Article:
(Continues from Because the Haruspex Told Me To)

Echidna slithered as fast as her scaly body would go. Her son wanted to work in Hell? What was the afterlife coming to? So what if a haruspex had told him it was a good idea. The hack also thought it was a good idea to sacrifice animals and paw around in their entrails for advice on the future. She clamped her hands to the sides of her head, but it didn’t help. His proud face remained fixed in her mind’s eye–not the three dog faces of his other form but his human face.

A sudden cramping in her gut brought her to an abrupt halt. Curling into a ball of pain, she whimpered, and her tears fell into Acheron’s flow. A refulgent figure stepped into her line of sight and a breeze ruffled a gleaming hem as a woman knelt beside her. Laying a warm hand on Echidna’s shoulder, the Dalisay spoke in soothing tones.

“You must be calm. Your distress upsets the child in your womb.”

Startled, Echidna stared at the swaying reeds, nudged by the wind’s invisible fingers. “I can’t be with child…it’s not possible, not down here in the underworld.”

When the world had stopped believing in the old gods, its unbelief had relegated them all down here and locked them out of the mortal realm. But here in this limbo, new life couldn’t spawn.  It wasn’t possible.

Warm hands helped her to sit up and face the woman kneeling on the riverbank. She had a kindly face crowned with stars and maternal eyes. Light flocked to her limning her white gown and purity’s flame burned within her, making her refulgent. She wore a blue stole made of piety and she smiled as she took Echidna’s hand.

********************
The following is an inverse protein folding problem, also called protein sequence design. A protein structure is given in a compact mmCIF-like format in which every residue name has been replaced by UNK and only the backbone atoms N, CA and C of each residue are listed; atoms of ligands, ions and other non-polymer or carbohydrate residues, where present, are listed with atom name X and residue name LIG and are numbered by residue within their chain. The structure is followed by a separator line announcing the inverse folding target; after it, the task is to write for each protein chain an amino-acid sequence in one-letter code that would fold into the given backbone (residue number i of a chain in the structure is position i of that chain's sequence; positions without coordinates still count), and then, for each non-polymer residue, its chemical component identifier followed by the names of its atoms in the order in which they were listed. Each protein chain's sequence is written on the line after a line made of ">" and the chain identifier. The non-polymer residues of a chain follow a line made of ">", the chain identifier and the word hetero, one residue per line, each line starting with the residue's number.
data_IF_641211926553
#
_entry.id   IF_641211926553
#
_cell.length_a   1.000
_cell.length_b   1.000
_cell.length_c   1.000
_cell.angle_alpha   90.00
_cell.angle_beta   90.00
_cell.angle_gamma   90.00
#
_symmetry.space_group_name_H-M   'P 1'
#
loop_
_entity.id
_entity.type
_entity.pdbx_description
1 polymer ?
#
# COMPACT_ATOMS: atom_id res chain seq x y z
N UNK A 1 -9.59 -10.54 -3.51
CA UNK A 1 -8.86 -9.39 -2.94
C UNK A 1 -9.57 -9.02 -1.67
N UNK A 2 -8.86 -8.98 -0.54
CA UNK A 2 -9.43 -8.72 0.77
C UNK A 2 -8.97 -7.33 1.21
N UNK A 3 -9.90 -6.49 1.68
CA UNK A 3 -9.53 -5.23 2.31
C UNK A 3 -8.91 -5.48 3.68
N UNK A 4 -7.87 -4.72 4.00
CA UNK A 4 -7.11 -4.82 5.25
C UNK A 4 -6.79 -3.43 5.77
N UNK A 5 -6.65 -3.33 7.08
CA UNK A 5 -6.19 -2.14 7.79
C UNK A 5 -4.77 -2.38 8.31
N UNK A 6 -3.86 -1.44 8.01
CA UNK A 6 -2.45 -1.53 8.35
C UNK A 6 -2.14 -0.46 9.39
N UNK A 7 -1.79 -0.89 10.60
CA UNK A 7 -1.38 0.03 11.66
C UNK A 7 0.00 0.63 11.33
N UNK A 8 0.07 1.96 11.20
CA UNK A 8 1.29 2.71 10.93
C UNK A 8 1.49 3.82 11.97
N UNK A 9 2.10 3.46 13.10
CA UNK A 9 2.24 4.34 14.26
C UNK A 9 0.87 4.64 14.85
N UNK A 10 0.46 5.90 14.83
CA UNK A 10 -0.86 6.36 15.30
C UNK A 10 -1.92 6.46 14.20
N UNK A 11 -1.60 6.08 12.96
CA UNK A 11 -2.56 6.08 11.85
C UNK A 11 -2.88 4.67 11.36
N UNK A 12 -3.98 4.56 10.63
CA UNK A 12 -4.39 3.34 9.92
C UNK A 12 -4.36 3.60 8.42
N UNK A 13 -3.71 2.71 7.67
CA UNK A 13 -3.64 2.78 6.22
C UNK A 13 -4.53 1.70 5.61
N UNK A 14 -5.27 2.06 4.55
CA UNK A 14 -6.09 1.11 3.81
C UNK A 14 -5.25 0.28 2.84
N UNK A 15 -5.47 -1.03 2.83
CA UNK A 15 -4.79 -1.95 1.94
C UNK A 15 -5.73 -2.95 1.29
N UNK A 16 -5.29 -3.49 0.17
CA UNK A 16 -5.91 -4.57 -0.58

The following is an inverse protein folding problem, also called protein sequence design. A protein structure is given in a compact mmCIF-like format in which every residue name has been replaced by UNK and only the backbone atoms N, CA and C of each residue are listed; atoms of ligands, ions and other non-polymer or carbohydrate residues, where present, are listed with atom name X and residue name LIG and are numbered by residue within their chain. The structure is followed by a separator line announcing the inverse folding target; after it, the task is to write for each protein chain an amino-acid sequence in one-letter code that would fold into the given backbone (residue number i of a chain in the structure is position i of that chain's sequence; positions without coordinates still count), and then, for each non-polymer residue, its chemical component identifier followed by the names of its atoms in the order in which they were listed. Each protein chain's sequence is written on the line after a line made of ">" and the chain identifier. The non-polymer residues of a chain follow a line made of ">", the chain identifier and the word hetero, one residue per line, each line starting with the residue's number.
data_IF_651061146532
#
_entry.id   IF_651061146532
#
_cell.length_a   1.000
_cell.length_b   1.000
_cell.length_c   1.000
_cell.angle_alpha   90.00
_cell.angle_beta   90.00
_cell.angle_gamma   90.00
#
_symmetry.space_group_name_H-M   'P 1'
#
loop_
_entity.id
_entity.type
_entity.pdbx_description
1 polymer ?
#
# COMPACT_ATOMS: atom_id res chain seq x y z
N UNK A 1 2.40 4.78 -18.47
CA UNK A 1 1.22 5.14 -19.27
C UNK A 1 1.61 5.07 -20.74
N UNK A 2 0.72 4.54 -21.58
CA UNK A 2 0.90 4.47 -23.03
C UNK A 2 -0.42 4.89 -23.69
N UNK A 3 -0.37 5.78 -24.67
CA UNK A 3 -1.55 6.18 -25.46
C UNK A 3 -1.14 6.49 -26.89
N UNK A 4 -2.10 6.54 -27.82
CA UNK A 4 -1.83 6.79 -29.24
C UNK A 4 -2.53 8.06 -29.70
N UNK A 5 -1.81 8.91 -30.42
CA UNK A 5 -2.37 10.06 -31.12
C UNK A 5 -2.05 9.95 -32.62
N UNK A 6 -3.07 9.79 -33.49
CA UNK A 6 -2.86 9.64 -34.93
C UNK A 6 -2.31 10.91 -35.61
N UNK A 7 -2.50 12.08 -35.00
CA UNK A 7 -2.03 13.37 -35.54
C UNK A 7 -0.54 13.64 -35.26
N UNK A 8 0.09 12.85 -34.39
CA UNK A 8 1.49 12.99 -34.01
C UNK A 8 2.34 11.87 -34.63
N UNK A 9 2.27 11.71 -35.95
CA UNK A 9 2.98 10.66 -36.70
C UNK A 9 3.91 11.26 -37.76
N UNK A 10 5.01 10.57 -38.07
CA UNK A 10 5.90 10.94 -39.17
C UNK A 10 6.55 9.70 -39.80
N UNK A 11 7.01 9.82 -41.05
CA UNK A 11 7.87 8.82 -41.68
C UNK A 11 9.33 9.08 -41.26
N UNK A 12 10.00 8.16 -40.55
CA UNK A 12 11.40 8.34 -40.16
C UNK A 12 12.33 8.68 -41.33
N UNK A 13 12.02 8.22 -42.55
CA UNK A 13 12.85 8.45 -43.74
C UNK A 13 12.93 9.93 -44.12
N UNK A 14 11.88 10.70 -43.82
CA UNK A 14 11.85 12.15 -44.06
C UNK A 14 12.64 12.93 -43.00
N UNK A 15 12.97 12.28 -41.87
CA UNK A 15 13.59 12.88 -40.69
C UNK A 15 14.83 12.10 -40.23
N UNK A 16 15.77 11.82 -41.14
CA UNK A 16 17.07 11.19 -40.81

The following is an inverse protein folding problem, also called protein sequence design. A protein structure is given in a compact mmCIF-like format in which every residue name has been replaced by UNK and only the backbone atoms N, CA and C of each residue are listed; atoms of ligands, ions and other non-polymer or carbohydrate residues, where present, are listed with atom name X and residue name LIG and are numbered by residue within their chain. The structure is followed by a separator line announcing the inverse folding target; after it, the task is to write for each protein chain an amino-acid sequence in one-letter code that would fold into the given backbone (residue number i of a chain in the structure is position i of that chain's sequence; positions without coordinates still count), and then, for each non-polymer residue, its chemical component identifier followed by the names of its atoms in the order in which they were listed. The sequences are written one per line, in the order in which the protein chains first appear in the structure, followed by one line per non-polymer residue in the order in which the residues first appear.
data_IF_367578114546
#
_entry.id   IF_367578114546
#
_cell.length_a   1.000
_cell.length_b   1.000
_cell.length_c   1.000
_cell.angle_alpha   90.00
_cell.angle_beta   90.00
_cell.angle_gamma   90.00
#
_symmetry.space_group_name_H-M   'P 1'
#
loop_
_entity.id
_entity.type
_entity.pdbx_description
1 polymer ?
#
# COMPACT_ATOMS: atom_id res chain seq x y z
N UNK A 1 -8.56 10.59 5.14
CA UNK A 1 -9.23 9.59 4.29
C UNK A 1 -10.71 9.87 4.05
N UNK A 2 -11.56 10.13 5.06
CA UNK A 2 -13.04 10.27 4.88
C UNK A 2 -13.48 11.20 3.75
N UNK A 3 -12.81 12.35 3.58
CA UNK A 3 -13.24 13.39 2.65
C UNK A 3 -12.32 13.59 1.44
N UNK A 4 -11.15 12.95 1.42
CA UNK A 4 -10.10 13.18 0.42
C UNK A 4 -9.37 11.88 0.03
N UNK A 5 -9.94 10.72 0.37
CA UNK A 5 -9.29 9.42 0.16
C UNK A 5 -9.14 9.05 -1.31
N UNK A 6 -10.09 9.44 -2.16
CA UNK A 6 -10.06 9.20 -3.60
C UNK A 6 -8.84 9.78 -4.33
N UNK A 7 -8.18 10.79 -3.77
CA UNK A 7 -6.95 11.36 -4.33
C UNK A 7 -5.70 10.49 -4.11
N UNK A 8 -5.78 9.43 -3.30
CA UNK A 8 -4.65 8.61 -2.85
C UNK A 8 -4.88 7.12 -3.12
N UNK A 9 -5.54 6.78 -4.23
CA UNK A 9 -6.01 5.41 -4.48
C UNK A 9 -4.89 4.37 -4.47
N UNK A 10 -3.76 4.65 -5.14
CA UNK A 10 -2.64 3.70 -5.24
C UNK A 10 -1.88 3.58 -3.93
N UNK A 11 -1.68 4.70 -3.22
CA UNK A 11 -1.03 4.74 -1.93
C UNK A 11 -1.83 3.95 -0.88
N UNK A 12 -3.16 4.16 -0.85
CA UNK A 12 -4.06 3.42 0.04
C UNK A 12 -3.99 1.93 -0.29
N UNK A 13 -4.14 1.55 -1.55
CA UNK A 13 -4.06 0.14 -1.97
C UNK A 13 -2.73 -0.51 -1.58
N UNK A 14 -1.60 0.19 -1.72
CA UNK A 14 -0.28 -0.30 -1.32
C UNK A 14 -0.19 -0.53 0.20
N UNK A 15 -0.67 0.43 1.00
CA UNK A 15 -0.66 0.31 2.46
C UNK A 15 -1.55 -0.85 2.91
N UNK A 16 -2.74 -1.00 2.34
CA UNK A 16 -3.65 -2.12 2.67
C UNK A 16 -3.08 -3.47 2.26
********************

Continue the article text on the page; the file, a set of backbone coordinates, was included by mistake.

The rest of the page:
“How is this possible?”

“Through love, all things are possible.” She laid a maternal hand over Echidna’s belly and captured her gaze.

In her eyes, Echidna saw a baby sleep in a manger and then grow to manhood only to be put to death at the prime of his life for preaching love and truth. Oh God, she was the mother of the Creator’s only son. And the woman  sat with a Greek Titan holding her hand. But her eyes held no scorn, just a comradery that said, ‘we’re all women together.’

“Keep her close to you. There are those who’ll want to use her for their own ends.”

Upon recognizing the shining woman, Echidna heard the prayers wafting up from earth. They smelled like roses, and each one dropped a perfect petal before her interlocutor. Some pious soul must have prayed the whole rosary to this luminous lady because a rose appeared stripped of its thorns in her lap. Smiling, she lifted the token of earthly affection, inhaled its fragrance and pushed its stem into the earth.

And was it Echidna’s imagination, or did this section of riverbank suddenly look less bleak with the rose’s addition? Perhaps if enough prayers were said, the entire afterlife might be carpeted in roses and sunshine. In her mind’s eye, she imagined a little girl free of the monstrous taint of her family, laughing as she turned circles under a shower of rose petals. A tear slid down her cheek.

Mary, the Queen of Heaven, squeezed her hand, and they shared a smile and perhaps a vision of what might yet be.

to be continued…

More short stories featuring Dalisay, Echidna and their family of monsters: Because the Haruspex Told Me ToMom, I’m Working in Tophet, EffulgenceSyxx & StonesTadhana, Dalisay–Echidna’s Daughter, Makisig, Kilig Me.

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